Level of comfort in putting R knowledge into practice
    Mean 82.2
    Standard Deviation 17.1
Overall rating of the course
    Excellent 90%
    Good 5%
    Average 5%
Likelihood of recommending the course to other clinical researchers
    Very Likely 100%

Discussion

We herein describe results from a workshop in Nigeria to train junior physician-scientists to learn how to develop research questions, select the most appropriate statistical test to answer those questions, and operationalize these statistical methods using R software. Prior studies suggest that trainees can learn R without having a robust background in statistics.4 Although 70% of our respondents indicated having received some level of prior training in statistics, the overwhelming majority (90%) had no experience using R software, justifying the need for the training. Our finding of a statistically significant improvement in the level of confidence in understanding and performing statistical tests is consistent with the notion that statistical software (such as R) is valuable in teaching statistics in medical education and can be appreciated by persons without a priori knowledge of programming.5

It is not surprising that more than half of our respondents expressed being “not at all confident” in performing regression analyses (one-way ANOVA, logistic regression, simple linear regression). The Nigerian medical school curriculum limits the scope of biostatistics instruction to hand calculation of formulas underlining basic univariate analyses, such as Chi-square and Student's t-test. Regression methods would be difficult to demonstrate and comprehend using manual approaches. Despite their relatively low confidence level in conducting statistical analyses at baseline, at the conclusion of the program, 90% of participants rated the workshop as “excellent,” and all participants indicated that they would be “very likely” to recommend the course to other clinical researchers. Our results are consistent with Baumer et al., who found that a lack of having prior coding experience did not impede the performance or reported satisfaction of students attending a semester-long undergraduate course in R.6

As an open-source tool, R software has affordability advantages over subscription-based platforms like SPSS and SAS, especially in LMICs such as Nigeria. Other advantages of R include its flexibility in permitting exploratory data analyses, interactive data analysis, documentation and reproducibility, quick visualization of data, and the considerable power of numerous packages that expand its data functionality.7,8 The steep learning curve associated with the use of R has been lessened by the advent of development environments such as RStudio, which have decreased the difficulty faced by learners without programming experience.5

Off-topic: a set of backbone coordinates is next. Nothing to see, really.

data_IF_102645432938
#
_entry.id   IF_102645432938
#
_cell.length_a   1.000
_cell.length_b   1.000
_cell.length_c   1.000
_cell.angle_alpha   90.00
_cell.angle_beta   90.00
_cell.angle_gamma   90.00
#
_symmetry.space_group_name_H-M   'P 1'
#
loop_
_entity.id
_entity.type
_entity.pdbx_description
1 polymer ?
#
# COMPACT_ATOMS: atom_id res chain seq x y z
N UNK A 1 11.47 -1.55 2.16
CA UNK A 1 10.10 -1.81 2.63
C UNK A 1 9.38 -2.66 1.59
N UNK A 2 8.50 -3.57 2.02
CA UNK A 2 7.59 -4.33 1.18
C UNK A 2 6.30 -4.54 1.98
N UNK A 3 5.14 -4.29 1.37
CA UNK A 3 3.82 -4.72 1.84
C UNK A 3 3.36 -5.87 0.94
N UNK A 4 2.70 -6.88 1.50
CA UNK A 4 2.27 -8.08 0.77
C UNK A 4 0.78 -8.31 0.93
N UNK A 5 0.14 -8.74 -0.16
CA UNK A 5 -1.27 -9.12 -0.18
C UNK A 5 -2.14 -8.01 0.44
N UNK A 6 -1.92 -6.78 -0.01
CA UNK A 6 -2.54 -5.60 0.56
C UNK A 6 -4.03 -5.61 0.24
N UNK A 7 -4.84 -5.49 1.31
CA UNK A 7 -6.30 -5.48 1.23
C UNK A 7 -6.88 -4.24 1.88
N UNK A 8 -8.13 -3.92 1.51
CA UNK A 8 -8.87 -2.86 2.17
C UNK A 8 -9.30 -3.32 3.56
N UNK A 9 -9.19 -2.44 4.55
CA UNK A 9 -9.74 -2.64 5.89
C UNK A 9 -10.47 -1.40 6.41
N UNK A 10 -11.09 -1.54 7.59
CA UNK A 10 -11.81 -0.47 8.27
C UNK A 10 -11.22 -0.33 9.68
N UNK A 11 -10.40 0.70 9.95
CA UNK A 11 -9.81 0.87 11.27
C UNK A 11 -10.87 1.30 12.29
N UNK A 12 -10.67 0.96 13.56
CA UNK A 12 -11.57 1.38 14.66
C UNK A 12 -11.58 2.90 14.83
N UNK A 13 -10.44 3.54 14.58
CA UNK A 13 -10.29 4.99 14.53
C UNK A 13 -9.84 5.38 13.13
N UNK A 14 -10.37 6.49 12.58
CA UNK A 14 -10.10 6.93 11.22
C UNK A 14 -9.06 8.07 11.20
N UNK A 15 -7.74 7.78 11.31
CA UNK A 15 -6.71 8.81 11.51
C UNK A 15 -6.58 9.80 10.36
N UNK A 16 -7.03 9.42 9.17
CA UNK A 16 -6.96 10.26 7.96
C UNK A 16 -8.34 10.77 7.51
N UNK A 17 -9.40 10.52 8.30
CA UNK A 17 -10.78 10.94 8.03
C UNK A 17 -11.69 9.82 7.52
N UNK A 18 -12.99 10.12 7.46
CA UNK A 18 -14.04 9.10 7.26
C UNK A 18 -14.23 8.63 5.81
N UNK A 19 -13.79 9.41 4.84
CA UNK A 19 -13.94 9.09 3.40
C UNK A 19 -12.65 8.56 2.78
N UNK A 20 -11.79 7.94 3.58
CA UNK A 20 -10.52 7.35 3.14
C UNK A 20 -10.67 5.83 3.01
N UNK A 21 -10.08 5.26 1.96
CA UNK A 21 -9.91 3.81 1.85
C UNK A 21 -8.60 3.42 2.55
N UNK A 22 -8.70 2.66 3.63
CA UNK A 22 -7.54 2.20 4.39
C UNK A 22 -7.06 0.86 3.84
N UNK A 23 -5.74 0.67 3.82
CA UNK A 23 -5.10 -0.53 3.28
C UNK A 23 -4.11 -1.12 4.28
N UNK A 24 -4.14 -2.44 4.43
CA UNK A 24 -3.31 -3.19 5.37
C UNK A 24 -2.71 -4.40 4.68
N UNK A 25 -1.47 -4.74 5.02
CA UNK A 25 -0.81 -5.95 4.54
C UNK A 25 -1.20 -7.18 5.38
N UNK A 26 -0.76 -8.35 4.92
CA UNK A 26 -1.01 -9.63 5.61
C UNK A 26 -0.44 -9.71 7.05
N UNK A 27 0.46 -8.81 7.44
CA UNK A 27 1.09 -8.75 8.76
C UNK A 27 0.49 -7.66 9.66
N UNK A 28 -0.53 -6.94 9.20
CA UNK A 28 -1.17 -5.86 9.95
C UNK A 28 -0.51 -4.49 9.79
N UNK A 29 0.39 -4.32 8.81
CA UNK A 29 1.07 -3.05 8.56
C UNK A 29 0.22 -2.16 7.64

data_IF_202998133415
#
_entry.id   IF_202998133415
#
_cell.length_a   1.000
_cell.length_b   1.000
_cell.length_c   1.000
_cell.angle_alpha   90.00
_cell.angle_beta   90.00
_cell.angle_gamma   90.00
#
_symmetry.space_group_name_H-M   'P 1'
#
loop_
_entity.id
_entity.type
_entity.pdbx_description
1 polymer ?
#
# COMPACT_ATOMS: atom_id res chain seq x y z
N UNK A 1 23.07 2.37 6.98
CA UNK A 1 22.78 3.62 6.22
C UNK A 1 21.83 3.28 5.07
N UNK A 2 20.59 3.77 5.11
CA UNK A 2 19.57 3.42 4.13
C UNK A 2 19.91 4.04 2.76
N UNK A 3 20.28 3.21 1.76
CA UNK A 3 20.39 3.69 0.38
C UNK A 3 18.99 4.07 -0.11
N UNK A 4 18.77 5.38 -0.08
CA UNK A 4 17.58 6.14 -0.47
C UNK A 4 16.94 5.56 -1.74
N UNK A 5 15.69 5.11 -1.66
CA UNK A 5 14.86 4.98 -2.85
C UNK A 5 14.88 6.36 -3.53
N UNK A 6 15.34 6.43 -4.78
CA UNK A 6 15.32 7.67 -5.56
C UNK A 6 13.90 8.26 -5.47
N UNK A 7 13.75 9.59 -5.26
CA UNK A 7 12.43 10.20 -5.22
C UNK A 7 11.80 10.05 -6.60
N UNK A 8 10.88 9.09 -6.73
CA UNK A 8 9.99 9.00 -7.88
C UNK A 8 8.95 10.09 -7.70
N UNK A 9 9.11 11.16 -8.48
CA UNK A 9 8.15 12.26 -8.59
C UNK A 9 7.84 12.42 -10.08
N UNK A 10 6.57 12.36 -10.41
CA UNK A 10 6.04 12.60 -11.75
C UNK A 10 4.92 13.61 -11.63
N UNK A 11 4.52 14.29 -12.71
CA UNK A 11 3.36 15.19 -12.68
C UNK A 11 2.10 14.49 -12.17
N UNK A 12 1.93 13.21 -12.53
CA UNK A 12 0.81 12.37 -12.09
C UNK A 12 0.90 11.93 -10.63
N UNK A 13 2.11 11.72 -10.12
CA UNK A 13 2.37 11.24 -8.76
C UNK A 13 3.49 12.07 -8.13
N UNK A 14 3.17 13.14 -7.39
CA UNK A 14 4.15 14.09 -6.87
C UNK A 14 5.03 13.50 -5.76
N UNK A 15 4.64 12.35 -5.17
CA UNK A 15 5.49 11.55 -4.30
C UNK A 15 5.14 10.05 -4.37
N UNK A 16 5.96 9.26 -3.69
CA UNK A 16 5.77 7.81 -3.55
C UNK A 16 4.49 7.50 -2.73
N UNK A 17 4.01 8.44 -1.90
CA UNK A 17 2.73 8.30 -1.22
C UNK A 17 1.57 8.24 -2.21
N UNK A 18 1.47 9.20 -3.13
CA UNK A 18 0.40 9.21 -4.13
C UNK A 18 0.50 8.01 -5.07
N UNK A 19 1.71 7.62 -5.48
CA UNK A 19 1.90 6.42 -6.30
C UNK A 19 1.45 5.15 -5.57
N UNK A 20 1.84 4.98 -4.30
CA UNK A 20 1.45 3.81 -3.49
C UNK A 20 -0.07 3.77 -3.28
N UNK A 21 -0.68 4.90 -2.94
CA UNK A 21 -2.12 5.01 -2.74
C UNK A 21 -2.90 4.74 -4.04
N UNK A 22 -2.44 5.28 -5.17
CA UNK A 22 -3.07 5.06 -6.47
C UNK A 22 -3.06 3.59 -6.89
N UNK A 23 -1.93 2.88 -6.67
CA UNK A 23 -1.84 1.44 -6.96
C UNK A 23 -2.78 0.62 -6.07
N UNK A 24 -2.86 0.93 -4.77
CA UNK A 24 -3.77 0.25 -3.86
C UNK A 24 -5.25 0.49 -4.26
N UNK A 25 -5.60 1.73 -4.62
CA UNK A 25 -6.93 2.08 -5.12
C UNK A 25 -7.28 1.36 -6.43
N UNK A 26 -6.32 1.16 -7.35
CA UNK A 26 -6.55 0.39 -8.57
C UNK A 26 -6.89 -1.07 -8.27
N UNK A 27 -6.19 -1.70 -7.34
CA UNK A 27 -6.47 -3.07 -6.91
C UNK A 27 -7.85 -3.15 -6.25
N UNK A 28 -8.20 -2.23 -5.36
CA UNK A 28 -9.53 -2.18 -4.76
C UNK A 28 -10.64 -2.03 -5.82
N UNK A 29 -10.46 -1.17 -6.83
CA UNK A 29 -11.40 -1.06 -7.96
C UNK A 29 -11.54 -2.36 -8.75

The learning and retention of programming skills require continuous practice. A novel feature of our program was the creation of an interactive WhatsApp user group comprising workshop participants, the course instructor, and an experienced U.S.-based R programmer. Following the workshop, this group has voluntarily continued to meet via Zoom every other weekend to explore R-related data analysis scenarios, share data scripts, provide peer support, and facilitate co-learning. Several manuscripts based on local (Nigeria) data are currently in preparation, based on the creation of this novel post-course learning tool. If sustained, this resource will ensure that skills and knowledge learned during the workshop are maintained well beyond the duration of the workshop.

Our study has limitations. The relatively small sample size and participants were drawn from mostly one institution limit the generalizability of our findings. The absence of a comparison (control) group also limits our ability to infer causality in the association between the intervention (training) and changes in the level of confidence in comprehension or performance of specific statistical tests or analyses. Nevertheless, our findings indicate that introductory R can be taught to junior scientists in an LMIC setting and can inform the development and implementation of similar training initiatives in analogous settings. Future research could explore the inclusion of a larger sample size of trainees, multiple sites, and a comparison group of participants.

Compliance with Ethical Standards

Conflicts of Interest:

No conflict of interest to declare.

Financial Disclosure:

Nothing to declare.

Ethics Approval:

Ethical approval for the program was obtained from the Vanderbilt University Institutional Review Board and the Ethics Review Committee at AKTH, Nigeria.

Disclaimer:

The content is solely the responsibility of the authors and does not necessarily represent the official position of the National Institutes of Health.

Acknowledgments:

None.

Funding:

This work was supported by the Fogarty International Center and the National Institute of Alcohol Abuse and Alcoholism of the National Institutes of Health under award number D43 TW0II544.